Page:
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AK-CLIMA, et al.

By: Danica Supnet

It’s my first time to attend a capacity building organized by our network organization Aksyon Klima (AK).

AK aims to capacitate the specializations of their members and partners through the AK-CLIMA program: Aksyon Klima- Community Learning Initiative on Mitigation and Adaptation. The event was held last March 19 to 21, 2014 at the Central Luzon State University (CLSU) Alumni Hostel at the Science City of Muñoz, Nueva Ecija.

Day 1, March 19, is more of a plenary discussion on AK members and partners’ advocacy on mainstreaming DRR-CCA in the localities. The plenary discussions were initiated by Shubert Ciencia of PRRM/AK-CLIMA Licab. The discussion highlighted the different aspects of AK-CLIMA implementation in Licab, Nueva Ecija. Licab was the pilot site for AK-CLIMA in 2012 in which its program was formally ended in 2013. This end program paved way to a beginning of AK-CLIMA Licab as Aksyon Klima’s living school for AK members and partners to learn and understand the issues, challenges and responses to climate change adaptation, mitigation, technology and finance in the Philippines by directly engaging with local governments units and communities affected by climate change—thus, the first capacity building was organized.

AK’s National Coordinator Voltaire Alferez and Teresa Briones of Ateneo School of Government (ASOG) presented the 2nd edition of Aksyon Klima’s toolkit that includes the methods and step-by-step guide of a vulnerability assessment that was used in Licab. The second edition was also in lieu with the addition of a discussion on RA 10174 People’s Survival Fund (PSF). The discussion revolved around AK’s advocacy on mainstreaming Disaster Risk Reduction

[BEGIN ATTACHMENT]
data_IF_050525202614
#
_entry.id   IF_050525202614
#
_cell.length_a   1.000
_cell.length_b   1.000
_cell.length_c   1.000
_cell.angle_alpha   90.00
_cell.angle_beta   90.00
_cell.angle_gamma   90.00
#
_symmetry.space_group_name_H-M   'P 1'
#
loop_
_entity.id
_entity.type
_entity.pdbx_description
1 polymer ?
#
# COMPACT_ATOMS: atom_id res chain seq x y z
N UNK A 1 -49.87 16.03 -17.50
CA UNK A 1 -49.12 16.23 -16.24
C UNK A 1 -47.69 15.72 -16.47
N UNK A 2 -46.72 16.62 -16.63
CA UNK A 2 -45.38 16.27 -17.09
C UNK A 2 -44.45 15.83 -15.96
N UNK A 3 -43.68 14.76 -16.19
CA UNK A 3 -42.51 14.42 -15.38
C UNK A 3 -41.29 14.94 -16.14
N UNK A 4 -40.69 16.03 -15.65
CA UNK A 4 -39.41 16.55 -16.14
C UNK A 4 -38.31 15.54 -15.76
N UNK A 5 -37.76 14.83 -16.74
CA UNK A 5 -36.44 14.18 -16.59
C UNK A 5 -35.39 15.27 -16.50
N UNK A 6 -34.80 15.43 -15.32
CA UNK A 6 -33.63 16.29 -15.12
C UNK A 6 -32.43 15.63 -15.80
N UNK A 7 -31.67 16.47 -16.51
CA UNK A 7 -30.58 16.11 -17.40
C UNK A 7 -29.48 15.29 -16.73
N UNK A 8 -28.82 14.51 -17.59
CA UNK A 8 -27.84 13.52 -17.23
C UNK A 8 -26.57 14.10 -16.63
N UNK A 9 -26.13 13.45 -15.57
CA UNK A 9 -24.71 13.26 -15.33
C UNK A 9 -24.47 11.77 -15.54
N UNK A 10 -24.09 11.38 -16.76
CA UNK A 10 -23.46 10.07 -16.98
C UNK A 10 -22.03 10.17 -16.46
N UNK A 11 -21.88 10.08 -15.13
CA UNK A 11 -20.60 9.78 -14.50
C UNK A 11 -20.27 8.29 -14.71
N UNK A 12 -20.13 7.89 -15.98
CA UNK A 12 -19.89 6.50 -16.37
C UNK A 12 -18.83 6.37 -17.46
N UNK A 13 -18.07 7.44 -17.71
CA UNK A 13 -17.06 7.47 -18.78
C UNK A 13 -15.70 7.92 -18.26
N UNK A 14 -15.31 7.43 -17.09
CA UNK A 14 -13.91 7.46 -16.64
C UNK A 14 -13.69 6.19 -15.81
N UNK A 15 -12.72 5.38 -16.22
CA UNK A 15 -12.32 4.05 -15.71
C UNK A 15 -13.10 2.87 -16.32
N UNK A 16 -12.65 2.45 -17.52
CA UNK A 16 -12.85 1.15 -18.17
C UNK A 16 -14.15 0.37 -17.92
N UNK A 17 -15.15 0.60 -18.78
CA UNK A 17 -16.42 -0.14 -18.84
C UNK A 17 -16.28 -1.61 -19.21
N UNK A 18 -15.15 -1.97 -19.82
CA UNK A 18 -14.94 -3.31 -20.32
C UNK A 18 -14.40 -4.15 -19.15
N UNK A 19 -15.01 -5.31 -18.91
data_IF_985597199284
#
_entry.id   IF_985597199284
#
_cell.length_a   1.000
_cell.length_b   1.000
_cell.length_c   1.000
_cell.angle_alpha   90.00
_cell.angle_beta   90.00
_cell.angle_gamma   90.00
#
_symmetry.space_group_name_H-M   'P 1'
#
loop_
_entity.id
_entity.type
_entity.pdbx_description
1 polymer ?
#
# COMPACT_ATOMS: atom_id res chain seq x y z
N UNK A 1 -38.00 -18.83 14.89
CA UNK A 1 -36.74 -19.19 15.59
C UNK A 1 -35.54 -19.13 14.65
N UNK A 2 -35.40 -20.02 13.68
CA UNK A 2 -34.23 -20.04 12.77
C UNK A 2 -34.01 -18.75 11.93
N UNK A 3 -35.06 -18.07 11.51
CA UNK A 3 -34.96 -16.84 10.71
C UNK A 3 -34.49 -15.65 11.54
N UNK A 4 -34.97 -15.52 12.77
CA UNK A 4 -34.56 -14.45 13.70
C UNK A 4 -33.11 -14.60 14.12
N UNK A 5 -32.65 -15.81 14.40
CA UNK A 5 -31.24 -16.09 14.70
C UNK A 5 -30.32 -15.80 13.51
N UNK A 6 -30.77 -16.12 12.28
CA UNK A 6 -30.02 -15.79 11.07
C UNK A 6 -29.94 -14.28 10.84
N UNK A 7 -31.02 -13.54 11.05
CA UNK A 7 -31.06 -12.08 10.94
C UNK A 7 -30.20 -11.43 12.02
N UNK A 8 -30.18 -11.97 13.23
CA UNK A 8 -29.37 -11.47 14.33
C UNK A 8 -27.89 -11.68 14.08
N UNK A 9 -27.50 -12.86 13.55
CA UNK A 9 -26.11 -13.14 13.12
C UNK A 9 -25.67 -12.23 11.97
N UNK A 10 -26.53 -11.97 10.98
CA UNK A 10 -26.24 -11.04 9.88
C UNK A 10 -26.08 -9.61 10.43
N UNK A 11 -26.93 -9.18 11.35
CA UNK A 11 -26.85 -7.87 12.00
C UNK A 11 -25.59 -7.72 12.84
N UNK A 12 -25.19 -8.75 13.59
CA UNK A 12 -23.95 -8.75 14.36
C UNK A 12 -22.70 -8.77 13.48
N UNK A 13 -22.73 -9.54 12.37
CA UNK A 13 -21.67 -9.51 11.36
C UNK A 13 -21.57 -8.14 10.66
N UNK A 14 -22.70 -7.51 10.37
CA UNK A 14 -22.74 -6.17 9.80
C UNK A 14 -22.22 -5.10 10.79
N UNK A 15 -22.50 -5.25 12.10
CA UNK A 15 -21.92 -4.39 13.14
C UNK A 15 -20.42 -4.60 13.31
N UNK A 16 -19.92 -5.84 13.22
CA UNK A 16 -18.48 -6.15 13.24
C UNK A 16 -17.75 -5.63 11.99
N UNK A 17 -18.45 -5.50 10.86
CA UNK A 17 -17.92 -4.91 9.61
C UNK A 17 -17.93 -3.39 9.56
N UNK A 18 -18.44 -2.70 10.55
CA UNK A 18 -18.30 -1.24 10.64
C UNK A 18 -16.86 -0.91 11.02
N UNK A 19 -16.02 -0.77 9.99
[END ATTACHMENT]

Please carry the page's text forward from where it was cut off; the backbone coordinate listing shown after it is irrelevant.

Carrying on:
and Climate Change Adaptation (DRR-CCA) using the toolkit as well as strengthening mitigation advocacy in the local level.


Day 2, March 20, is a recreation and creative workshop day. The 3D mapping was initiated to give us participants a better understand on the terrain of a locality and develop possible hazard scenarios. Melvin Purzuelo, AK Convener, thought us how to make a 3D map of a specific barangay. Our group was assigned to map out Brgy. San Miguel, Cambayang, Bohol. Together with my team mates, Teresa Briones and Rosette Ferrer of South East Asia Rice (SEARice), we managed to finish the 3D map at least up to the molding stage (no colors and marks yet). Melvin Purzuelo frequently checks the progress and helps each group, but most of the time he does all the work we need to do. One whole day is not enough to do a finished product of a 3D map especially for us beginners, it demands for creative skills and precision, but I’m very lucky to have a “never say die” teammates. Day 2 was also the solidarity night: dinner, socials and karaoke night.

AK Members and Partners with PhilRice Dr. Ricardo Orge

AK Members and Partners with PhilRice Dr. Ricardo Orge

Day 3, March 21, is the last day of the workshop. It was allotted for a field visit to PhilRice in Muñoz, Nueva Ecija. Dr. Ricardo Orge, Program Leader on the Coping with Climate Change program of PhilRice, gave us an overview the goal of the program centered on promoting climate-resilient rice-based farming system focusing on technologies and strategies in farming. The latter part of the day was reserved for us to travel back to Manila with some goodies to bring home.

The workshop, however, was limited because it was centered on agricultural sectors/areas only, the content of the toolkit was all about a vulnerability study used for these areas, and the activities and field visit was focused on agriculture (especially that the representatives’ partners are mostly from agriculture sectors). With these, I have less to say or contribute to the group especially during discussions but still manage to comment, ask questions, and participate on the activities. Voltaire Alferez argued that there will be upcoming round of discussion for the next sets of toolkits (i.e. for fishing communities, forestry, urban, etc.) as well as capacity building.

Overall, the essence of the three day workshop, as discussed, centered on envisioning AK-CLIMA as means for (1) capacity building—community training building, a means for (2) research—participatory research and case study building, and as a means for (3) creating science-based policies. In my assessment there is still a need for rigorous work to achieve these visions for AK-CLIMA, and of course there are still things that can be improved.

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